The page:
I completed the second novel in the Femitokon series, Holodomor, during NaNoWriMo of 2013. First drafts are the easy part, and yes, you can conceivable write a novel in 30 DAYS, so long as you know that no first draft is ever ready for prime time.
As you can see from the image above, I wrote the first novel in the Femitokon series, titled Suffocation, during NaNoWriMo 2011—it’s now 2015, and Suffocation is nearing its creative end, undergoing final revisions with a paid editor, before I can schlep it to an agent.
In between edits on Suffocation, I decided to pull out the first draft of Holodomor, and give it a once over, with the series-bible open, to clear up any plot inconsistencies.
As I read it, I noticed there were chapters that somehow ended up in the wrong place. It was time to create some post-draft chapter cards. Unlike those scene cards some writers make before beginning a novel (oh yes, I make scene cards!), post-draft chapter cards are editorial, instead of creative. Explain each chapter in brief, as if telling it to someone new. Doing this lets you establish what each chapter needs to do in your story. You can then lay them out on your computer screen (or print them on cards and tack to a display board). This does help me figure out what chapter goes where.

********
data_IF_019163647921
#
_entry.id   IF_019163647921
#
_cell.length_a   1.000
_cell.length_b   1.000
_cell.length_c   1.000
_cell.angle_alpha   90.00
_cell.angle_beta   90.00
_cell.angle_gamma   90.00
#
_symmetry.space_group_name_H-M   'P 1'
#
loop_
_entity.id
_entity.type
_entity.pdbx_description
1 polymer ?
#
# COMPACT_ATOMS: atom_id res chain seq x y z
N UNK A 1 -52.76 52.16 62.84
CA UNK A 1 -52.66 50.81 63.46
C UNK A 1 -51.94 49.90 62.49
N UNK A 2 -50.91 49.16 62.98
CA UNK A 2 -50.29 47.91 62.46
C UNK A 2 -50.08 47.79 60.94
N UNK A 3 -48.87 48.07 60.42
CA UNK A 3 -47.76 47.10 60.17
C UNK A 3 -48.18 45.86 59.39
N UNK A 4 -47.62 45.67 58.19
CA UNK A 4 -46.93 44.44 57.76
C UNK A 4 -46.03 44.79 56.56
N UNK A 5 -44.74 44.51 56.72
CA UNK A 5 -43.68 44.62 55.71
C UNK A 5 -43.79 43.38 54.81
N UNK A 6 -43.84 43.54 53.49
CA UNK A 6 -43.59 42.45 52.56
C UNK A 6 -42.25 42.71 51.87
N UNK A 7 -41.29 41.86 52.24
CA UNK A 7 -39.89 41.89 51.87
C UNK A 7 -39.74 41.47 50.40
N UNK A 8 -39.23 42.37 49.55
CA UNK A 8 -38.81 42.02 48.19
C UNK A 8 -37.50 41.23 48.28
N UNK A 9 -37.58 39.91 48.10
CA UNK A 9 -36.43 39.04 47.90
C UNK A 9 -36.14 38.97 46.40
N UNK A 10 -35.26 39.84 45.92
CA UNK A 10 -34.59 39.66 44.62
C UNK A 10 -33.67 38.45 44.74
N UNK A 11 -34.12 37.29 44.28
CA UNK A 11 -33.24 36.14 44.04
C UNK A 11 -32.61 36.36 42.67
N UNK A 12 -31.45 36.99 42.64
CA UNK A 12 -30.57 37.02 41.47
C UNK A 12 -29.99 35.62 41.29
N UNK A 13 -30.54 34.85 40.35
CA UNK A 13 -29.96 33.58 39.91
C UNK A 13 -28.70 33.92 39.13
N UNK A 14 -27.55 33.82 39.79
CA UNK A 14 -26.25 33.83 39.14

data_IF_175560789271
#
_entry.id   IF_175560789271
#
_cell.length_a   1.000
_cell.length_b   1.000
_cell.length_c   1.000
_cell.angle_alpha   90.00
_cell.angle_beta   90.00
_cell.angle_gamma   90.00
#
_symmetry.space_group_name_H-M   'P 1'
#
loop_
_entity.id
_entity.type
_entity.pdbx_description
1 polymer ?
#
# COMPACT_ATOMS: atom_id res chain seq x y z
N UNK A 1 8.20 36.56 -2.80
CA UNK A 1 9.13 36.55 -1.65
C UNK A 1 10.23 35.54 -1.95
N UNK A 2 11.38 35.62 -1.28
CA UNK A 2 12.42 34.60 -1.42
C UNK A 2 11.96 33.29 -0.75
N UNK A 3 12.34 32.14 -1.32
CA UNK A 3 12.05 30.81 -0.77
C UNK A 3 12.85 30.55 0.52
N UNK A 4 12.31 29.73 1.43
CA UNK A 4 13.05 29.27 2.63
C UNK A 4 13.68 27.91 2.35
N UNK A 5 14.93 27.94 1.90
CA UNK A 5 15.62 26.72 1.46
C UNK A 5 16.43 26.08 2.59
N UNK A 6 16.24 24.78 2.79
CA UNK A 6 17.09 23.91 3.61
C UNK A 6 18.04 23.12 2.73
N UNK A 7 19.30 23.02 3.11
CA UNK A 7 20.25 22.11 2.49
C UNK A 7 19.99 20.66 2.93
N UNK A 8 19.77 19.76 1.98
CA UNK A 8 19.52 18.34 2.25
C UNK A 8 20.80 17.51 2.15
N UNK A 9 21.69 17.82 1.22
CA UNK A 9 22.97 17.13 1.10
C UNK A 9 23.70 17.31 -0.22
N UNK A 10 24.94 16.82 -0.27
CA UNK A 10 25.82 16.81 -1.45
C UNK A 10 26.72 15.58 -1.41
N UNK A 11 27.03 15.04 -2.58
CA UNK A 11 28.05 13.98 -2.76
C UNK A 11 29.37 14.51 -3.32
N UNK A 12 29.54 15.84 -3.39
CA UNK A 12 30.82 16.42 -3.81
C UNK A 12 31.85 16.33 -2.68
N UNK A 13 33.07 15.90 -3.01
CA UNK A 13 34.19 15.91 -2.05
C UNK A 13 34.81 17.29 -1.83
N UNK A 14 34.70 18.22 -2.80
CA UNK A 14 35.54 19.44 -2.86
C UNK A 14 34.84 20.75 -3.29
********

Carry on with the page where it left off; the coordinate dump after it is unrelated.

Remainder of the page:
Some chapters, poorly placed, cut into scenes that must remain joined to build up and finalize the closing action. Holodomor was a chaotic mess. My chapters were solid, but they needed better placement to tell the best story. Oh, and save a card for notes at the end, to remind you of your stories goals.